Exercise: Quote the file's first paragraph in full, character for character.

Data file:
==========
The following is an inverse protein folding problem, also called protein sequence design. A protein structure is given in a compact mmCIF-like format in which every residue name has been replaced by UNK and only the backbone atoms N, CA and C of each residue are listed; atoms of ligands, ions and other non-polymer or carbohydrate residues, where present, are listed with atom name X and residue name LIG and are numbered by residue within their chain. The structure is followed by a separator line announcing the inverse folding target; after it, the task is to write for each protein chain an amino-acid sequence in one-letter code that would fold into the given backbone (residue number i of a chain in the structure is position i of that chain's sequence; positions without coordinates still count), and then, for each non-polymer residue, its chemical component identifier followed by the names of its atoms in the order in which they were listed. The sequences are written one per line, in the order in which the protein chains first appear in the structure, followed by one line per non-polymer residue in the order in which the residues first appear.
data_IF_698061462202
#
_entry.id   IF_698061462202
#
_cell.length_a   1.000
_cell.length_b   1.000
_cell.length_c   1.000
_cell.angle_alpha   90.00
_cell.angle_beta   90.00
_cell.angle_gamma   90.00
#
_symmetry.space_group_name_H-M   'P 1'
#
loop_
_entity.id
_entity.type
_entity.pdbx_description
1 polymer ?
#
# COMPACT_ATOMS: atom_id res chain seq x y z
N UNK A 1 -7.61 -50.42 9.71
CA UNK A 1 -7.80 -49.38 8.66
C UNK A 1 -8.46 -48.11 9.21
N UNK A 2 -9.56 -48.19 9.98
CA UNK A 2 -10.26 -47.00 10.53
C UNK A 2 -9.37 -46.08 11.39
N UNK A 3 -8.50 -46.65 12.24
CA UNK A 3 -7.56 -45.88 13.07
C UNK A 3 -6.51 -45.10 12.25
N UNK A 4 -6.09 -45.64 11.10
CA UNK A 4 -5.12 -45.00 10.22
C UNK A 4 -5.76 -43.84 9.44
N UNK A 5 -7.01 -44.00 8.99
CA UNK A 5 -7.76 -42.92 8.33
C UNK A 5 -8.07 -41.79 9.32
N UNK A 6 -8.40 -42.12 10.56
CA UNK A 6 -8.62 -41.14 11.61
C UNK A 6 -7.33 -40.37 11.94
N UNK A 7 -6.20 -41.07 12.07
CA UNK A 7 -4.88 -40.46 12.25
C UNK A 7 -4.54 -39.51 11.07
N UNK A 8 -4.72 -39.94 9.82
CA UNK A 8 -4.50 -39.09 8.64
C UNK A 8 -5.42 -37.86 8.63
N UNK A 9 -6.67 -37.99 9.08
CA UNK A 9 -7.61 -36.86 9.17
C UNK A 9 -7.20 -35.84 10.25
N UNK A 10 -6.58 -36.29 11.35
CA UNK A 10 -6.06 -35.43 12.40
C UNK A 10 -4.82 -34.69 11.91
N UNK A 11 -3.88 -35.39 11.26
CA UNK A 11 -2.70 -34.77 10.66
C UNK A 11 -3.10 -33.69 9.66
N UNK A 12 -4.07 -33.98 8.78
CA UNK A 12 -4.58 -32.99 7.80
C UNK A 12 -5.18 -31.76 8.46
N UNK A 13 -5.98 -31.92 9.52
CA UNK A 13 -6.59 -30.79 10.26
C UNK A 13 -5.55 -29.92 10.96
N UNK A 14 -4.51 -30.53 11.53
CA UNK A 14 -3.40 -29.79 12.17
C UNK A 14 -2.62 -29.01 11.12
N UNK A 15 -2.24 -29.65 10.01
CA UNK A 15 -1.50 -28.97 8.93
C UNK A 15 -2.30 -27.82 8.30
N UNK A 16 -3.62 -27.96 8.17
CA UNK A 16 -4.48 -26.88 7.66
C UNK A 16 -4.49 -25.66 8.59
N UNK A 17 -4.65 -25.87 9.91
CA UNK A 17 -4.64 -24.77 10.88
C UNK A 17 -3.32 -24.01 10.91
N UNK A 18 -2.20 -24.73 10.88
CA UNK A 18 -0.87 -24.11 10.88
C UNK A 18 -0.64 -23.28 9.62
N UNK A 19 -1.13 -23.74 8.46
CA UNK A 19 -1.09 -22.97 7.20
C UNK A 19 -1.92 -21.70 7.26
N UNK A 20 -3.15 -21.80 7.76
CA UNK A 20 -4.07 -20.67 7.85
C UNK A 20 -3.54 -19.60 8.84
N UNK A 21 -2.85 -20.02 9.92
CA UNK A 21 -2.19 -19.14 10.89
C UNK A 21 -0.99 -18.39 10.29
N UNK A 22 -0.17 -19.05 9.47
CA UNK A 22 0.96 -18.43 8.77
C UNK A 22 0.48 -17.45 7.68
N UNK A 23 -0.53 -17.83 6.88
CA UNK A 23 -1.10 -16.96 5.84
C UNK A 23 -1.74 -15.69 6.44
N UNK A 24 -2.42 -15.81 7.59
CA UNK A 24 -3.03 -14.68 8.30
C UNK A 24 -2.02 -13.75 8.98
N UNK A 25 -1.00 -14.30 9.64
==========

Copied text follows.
The following is an inverse protein folding problem, also called protein sequence design. A protein structure is given in a compact mmCIF-like format in which every residue name has been replaced by UNK and only the backbone atoms N, CA and C of each residue are listed; atoms of ligands, ions and other non-polymer or carbohydrate residues, where present, are listed with atom name X and residue name LIG and are numbered by residue within their chain. The structure is followed by a separator line announcing the inverse folding target; after it, the task is to write for each protein chain an amino-acid sequence in one-letter code that would fold into the given backbone (residue number i of a chain in the structure is position i of that chain's sequence; positions without coordinates still count), and then, for each non-polymer residue, its chemical component identifier followed by the names of its atoms in the order in which they were listed. The sequences are written one per line, in the order in which the protein chains first appear in the structure, followed by one line per non-polymer residue in the order in which the residues first appear.